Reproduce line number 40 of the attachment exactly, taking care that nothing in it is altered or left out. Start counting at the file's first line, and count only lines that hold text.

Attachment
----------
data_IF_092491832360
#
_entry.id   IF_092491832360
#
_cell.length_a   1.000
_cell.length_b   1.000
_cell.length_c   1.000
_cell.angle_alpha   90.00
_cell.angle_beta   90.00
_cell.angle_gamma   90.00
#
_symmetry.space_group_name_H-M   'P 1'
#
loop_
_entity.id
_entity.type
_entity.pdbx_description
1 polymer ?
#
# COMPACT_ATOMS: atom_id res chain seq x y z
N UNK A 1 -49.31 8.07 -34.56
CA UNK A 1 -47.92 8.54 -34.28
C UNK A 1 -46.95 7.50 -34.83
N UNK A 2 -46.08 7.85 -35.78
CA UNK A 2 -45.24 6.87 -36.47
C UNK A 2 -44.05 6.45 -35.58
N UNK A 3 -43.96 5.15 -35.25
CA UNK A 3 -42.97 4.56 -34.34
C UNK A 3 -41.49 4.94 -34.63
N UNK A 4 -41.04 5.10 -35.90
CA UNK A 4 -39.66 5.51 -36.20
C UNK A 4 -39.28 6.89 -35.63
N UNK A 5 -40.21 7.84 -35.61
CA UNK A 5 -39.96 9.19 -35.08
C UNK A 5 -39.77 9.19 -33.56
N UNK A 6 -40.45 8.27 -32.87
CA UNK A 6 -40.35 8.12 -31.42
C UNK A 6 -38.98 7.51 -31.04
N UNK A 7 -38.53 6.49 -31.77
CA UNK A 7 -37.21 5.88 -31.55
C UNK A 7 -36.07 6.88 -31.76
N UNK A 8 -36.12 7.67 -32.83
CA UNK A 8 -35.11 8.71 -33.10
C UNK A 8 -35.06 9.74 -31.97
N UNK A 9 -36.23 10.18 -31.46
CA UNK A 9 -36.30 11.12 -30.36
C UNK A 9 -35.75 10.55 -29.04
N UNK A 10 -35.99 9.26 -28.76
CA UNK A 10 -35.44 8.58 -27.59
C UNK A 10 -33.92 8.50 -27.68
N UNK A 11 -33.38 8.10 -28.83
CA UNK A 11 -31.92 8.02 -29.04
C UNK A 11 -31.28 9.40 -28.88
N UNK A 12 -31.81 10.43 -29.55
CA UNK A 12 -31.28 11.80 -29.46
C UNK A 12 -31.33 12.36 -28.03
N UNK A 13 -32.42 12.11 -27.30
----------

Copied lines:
CA UNK A 7 -37.21 5.88 -31.55